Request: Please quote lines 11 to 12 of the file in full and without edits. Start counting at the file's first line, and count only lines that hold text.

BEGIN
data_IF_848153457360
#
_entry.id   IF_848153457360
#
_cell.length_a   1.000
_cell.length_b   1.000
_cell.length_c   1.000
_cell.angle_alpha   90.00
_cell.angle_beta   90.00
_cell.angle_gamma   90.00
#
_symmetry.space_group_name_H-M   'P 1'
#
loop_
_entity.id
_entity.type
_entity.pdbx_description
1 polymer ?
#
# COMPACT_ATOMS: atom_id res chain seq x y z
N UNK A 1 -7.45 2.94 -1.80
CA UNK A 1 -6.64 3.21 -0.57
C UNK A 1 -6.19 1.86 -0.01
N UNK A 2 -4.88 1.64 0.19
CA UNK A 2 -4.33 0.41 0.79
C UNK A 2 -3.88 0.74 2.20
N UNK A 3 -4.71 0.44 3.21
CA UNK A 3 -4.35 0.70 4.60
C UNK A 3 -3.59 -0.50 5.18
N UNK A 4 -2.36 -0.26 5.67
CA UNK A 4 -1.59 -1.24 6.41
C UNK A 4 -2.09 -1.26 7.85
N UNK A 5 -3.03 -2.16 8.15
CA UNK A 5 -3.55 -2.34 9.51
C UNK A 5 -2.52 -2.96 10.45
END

#
_symmetry.space_group_name_H-M   'P 1'